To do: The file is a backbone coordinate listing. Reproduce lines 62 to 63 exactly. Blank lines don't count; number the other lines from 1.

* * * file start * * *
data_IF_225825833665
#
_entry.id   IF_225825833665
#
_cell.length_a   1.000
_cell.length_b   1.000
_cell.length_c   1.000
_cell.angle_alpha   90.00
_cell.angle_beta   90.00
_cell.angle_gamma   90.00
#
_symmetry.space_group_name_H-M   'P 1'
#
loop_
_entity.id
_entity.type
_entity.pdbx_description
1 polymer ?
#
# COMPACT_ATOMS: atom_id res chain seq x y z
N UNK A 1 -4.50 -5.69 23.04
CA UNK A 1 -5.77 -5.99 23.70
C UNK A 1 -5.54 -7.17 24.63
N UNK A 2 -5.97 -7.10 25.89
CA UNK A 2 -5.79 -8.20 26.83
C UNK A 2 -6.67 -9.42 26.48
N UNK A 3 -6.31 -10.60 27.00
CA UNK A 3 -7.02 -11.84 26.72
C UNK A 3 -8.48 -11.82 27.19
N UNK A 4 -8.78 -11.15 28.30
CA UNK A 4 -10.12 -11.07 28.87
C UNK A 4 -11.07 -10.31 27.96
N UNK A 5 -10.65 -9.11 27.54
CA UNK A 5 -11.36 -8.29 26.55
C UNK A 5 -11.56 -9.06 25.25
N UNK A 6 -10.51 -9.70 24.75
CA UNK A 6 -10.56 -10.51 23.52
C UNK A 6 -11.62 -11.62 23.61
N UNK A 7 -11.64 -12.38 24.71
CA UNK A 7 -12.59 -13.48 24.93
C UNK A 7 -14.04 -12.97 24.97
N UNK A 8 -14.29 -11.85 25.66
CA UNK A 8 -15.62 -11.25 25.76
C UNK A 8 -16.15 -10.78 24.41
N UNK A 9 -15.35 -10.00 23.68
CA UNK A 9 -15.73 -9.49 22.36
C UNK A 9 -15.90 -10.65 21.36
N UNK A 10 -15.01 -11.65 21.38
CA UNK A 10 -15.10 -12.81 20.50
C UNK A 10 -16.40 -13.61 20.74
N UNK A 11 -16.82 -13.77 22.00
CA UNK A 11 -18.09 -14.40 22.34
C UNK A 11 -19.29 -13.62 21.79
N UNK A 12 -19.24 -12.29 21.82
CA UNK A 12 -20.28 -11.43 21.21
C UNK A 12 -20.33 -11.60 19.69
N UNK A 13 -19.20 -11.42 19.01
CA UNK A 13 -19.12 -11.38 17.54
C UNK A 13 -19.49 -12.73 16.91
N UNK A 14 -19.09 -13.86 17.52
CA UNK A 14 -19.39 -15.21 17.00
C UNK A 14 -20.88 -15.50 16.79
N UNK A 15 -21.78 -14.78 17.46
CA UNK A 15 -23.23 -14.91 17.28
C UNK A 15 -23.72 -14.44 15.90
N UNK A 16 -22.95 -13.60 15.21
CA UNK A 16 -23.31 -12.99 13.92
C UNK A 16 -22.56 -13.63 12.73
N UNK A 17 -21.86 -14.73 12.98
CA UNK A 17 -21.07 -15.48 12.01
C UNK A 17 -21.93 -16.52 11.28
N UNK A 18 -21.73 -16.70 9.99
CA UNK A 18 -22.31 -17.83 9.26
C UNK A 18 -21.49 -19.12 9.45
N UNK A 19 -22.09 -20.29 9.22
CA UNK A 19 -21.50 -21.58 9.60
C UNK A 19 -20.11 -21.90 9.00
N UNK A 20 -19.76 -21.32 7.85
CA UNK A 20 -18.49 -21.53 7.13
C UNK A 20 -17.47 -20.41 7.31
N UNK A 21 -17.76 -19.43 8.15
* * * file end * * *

C UNK A 14 -20.88 -15.50 16.79
N UNK A 15 -21.78 -14.78 17.46